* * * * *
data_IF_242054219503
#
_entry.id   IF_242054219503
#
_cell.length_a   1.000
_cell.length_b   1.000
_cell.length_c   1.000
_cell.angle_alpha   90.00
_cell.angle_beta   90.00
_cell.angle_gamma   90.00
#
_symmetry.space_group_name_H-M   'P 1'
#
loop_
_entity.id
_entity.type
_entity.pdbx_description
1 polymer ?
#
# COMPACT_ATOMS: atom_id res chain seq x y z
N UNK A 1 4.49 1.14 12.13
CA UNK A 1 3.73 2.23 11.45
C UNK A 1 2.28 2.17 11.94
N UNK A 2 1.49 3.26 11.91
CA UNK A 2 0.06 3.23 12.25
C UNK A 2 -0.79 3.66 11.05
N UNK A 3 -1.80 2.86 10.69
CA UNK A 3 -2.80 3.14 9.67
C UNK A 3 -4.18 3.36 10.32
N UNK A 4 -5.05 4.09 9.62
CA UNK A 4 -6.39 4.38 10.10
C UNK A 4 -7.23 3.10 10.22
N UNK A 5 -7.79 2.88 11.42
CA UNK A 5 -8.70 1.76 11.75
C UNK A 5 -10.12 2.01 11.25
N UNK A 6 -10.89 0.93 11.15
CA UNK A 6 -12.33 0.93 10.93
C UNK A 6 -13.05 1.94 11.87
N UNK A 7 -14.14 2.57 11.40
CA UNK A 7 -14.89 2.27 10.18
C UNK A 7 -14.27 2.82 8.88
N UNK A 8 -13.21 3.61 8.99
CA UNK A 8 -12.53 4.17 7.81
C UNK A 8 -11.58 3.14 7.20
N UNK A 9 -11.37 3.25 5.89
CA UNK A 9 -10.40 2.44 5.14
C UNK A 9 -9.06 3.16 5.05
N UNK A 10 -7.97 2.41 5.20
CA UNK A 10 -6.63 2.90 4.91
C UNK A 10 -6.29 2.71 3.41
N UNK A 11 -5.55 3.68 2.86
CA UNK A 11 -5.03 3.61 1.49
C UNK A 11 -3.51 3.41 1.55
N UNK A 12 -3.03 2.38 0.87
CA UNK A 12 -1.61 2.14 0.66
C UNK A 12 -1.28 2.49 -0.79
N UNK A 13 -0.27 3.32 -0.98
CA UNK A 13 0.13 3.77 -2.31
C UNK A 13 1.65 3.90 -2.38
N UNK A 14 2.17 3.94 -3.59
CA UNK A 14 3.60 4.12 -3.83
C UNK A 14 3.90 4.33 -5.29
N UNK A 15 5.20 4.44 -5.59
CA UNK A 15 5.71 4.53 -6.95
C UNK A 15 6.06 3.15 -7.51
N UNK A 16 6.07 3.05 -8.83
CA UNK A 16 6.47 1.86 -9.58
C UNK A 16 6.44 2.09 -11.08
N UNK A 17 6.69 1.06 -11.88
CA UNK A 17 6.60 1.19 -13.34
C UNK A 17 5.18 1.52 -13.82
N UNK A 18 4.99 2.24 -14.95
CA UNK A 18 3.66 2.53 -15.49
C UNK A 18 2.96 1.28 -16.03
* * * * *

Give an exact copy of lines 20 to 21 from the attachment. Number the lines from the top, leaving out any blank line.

# COMPACT_ATOMS: atom_id res chain seq x y z
N UNK A 1 4.49 1.14 12.13